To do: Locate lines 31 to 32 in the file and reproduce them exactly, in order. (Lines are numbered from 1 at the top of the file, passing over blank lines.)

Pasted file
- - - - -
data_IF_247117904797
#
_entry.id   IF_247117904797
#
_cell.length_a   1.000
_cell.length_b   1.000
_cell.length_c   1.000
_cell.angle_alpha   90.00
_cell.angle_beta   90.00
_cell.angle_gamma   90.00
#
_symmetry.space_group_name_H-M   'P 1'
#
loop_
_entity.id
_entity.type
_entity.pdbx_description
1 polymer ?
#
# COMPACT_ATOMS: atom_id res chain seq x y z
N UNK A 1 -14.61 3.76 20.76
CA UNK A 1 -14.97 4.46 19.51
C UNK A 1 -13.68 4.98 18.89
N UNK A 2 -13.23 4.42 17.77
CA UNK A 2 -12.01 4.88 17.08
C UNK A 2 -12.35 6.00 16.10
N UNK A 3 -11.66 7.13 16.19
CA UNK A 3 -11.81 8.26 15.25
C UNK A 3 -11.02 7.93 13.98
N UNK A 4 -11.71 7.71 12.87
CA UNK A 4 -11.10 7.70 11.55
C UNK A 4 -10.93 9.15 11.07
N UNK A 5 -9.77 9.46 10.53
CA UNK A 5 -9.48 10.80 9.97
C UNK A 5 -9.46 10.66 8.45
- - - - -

CA UNK A 4 -11.10 7.70 11.55
C UNK A 4 -10.93 9.15 11.07